“With all the attention to poor U.S. student achievement in math and science, the questions that Congress put to the National Science Foundation (NSF) 18 months ago tackles the problem from the opposite direction: What is the United States doing right in precollege science and math education? And what can the rest of the country learn from the schools that do it best?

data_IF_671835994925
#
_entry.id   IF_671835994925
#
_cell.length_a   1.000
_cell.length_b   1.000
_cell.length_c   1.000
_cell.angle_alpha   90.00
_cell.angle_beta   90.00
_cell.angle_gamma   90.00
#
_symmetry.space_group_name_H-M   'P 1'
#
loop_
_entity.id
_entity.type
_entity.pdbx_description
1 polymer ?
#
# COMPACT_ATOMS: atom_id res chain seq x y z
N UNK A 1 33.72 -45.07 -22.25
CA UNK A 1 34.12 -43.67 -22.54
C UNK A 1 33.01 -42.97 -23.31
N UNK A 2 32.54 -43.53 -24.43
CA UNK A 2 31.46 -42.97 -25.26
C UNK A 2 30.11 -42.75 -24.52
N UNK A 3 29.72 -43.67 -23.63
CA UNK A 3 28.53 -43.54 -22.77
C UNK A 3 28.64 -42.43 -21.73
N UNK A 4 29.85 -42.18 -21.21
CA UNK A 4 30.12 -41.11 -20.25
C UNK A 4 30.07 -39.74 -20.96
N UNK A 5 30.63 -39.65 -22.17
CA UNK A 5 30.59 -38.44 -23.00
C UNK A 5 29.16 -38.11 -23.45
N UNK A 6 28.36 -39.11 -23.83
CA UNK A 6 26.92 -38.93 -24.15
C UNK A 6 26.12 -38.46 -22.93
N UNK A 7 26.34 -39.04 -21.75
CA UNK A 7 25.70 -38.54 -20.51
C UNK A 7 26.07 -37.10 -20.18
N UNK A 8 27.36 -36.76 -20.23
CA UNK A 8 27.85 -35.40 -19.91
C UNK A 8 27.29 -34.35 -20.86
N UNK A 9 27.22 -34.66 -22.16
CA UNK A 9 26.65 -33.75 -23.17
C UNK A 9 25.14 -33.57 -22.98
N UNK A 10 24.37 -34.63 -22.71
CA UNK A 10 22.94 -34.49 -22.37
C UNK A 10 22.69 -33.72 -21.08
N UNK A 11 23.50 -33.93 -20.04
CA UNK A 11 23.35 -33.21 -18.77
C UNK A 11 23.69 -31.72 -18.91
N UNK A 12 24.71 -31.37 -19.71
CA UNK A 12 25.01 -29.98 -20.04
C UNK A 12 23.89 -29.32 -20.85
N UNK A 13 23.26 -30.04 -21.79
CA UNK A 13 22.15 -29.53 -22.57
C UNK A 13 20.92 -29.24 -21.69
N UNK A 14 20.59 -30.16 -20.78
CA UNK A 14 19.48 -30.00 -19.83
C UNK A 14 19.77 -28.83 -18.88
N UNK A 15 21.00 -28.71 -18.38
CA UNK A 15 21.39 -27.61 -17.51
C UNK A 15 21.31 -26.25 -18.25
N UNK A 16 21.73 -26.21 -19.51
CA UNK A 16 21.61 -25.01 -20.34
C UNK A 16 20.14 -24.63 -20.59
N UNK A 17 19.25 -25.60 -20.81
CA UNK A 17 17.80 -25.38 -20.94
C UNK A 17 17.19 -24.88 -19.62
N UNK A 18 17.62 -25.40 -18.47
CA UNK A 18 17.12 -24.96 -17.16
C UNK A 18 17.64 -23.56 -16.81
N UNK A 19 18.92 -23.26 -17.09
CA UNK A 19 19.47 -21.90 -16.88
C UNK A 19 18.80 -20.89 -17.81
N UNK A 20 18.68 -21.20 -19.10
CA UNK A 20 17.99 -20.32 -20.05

This week an expert panel, convened by the National Academies’ National Research Council to answer those questions put to NSF, held a workshop in Washington, D.C., to explore “successful STEM [science, technology, engineering, and mathematics] education in K-12 schools.” Although the panel’s report won’t be out for another month or so, the overriding message from workshop participants seemed clear—and perhaps not surprising: A successful science and math school is a successful school first, with skilled, knowledgeable teachers who address the needs of all students in a supportive, resource-rich environment. Anything that dilutes those ingredients—budget cuts, poor teacher preparation and professional development, a disregard for low-achieving students, to name three factors—will lower the chances of success. And none of the elements is enough to make a difference by itself.”